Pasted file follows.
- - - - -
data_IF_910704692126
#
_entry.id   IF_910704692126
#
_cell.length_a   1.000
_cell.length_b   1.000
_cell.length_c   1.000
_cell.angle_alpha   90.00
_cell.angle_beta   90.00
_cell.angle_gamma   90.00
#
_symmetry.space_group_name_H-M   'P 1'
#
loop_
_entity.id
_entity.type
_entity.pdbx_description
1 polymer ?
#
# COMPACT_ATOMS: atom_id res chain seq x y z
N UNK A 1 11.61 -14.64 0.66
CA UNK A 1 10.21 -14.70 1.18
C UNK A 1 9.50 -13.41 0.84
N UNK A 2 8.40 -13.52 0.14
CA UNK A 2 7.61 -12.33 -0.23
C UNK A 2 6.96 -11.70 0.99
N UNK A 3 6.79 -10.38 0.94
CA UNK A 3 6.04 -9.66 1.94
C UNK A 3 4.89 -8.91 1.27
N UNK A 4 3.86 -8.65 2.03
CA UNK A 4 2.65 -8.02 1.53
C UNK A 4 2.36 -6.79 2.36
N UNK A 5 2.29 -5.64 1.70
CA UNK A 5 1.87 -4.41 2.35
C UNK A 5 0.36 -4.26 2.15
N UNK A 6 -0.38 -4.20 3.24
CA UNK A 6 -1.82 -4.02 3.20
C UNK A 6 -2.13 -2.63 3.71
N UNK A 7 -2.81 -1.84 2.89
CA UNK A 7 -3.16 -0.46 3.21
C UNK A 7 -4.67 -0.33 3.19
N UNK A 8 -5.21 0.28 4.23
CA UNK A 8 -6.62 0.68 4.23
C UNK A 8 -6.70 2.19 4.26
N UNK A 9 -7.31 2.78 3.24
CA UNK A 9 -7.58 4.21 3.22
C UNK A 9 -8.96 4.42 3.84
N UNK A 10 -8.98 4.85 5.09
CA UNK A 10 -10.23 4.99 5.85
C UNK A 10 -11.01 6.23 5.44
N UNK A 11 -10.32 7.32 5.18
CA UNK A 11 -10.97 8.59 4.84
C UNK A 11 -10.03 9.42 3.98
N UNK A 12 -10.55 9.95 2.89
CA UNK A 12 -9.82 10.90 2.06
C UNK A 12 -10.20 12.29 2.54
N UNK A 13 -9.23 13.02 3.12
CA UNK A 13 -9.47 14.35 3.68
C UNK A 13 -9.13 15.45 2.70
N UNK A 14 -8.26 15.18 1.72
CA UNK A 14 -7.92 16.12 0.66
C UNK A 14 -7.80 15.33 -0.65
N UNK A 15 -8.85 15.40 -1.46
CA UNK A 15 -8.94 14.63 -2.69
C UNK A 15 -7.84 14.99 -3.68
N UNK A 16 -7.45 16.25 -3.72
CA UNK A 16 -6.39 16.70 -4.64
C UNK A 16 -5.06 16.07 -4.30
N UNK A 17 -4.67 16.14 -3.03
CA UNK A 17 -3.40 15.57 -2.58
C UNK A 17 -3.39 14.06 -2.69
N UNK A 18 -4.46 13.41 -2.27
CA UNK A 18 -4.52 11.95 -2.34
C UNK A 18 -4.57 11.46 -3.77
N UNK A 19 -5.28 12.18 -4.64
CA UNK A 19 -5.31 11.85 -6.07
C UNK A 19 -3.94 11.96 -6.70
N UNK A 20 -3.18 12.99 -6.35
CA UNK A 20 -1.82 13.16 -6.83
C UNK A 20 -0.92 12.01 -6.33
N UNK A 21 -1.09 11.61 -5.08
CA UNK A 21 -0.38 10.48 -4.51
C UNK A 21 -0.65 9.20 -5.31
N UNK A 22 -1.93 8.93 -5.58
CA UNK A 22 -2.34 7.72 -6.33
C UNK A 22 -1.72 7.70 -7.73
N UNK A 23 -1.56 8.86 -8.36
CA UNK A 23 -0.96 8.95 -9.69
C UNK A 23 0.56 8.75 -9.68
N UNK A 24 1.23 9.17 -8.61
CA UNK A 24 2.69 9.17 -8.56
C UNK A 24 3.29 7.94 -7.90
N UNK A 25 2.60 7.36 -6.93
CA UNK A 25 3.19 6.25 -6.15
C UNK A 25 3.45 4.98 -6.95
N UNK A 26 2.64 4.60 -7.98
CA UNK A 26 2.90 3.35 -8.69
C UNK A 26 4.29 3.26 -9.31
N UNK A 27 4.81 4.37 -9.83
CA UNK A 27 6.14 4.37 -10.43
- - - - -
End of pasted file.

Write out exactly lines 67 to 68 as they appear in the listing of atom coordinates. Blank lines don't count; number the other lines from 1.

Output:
CA UNK A 16 -6.39 16.70 -4.64
C UNK A 16 -5.06 16.07 -4.30